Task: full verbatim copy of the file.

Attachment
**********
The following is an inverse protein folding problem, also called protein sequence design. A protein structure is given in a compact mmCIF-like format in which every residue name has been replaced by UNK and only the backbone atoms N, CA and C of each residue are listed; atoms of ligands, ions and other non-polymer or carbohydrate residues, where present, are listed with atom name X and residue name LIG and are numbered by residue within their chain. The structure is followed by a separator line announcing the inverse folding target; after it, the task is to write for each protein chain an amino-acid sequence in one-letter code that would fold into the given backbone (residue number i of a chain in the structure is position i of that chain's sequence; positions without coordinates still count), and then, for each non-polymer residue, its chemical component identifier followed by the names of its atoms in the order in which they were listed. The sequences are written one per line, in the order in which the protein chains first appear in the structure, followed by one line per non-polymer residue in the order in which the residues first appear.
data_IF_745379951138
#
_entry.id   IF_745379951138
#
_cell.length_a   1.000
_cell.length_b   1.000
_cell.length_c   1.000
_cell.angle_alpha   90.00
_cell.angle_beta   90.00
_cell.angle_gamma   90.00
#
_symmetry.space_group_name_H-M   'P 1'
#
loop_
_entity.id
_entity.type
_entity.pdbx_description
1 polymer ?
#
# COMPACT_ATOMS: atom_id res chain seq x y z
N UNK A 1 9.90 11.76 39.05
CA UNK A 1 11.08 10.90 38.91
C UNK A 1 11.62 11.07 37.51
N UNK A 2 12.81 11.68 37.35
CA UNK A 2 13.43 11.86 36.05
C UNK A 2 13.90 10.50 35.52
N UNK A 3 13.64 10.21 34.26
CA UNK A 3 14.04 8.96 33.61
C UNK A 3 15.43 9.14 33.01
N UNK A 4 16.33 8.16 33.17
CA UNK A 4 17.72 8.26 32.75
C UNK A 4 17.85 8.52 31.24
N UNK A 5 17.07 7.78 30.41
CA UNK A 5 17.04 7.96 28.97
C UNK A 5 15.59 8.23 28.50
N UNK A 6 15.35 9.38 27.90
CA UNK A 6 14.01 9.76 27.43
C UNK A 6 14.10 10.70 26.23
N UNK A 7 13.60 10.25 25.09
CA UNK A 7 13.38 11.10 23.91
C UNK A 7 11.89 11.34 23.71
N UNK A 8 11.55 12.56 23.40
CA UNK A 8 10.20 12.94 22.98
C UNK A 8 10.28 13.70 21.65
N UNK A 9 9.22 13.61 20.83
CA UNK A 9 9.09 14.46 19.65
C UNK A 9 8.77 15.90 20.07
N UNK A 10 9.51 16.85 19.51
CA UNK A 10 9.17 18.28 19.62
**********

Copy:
The following is an inverse protein folding problem, also called protein sequence design. A protein structure is given in a compact mmCIF-like format in which every residue name has been replaced by UNK and only the backbone atoms N, CA and C of each residue are listed; atoms of ligands, ions and other non-polymer or carbohydrate residues, where present, are listed with atom name X and residue name LIG and are numbered by residue within their chain. The structure is followed by a separator line announcing the inverse folding target; after it, the task is to write for each protein chain an amino-acid sequence in one-letter code that would fold into the given backbone (residue number i of a chain in the structure is position i of that chain's sequence; positions without coordinates still count), and then, for each non-polymer residue, its chemical component identifier followed by the names of its atoms in the order in which they were listed. The sequences are written one per line, in the order in which the protein chains first appear in the structure, followed by one line per non-polymer residue in the order in which the residues first appear.
data_IF_745379951138
#
_entry.id   IF_745379951138
#
_cell.length_a   1.000
_cell.length_b   1.000
_cell.length_c   1.000
_cell.angle_alpha   90.00
_cell.angle_beta   90.00
_cell.angle_gamma   90.00
#
_symmetry.space_group_name_H-M   'P 1'
#
loop_
_entity.id
_entity.type
_entity.pdbx_description
1 polymer ?
#
# COMPACT_ATOMS: atom_id res chain seq x y z
N UNK A 1 9.90 11.76 39.05
CA UNK A 1 11.08 10.90 38.91
C UNK A 1 11.62 11.07 37.51
N UNK A 2 12.81 11.68 37.35
CA UNK A 2 13.43 11.86 36.05
C UNK A 2 13.90 10.50 35.52
N UNK A 3 13.64 10.21 34.26
CA UNK A 3 14.04 8.96 33.61
C UNK A 3 15.43 9.14 33.01
N UNK A 4 16.33 8.16 33.17
CA UNK A 4 17.72 8.26 32.75
C UNK A 4 17.85 8.52 31.24
N UNK A 5 17.07 7.78 30.41
CA UNK A 5 17.04 7.96 28.97
C UNK A 5 15.59 8.23 28.50
N UNK A 6 15.35 9.38 27.90
CA UNK A 6 14.01 9.76 27.43
C UNK A 6 14.10 10.70 26.23
N UNK A 7 13.60 10.25 25.09
CA UNK A 7 13.38 11.10 23.91
C UNK A 7 11.89 11.34 23.71
N UNK A 8 11.55 12.56 23.40
CA UNK A 8 10.20 12.94 22.98
C UNK A 8 10.28 13.70 21.65
N UNK A 9 9.22 13.61 20.83
CA UNK A 9 9.09 14.46 19.65
C UNK A 9 8.77 15.90 20.07
N UNK A 10 9.51 16.85 19.51
CA UNK A 10 9.17 18.28 19.62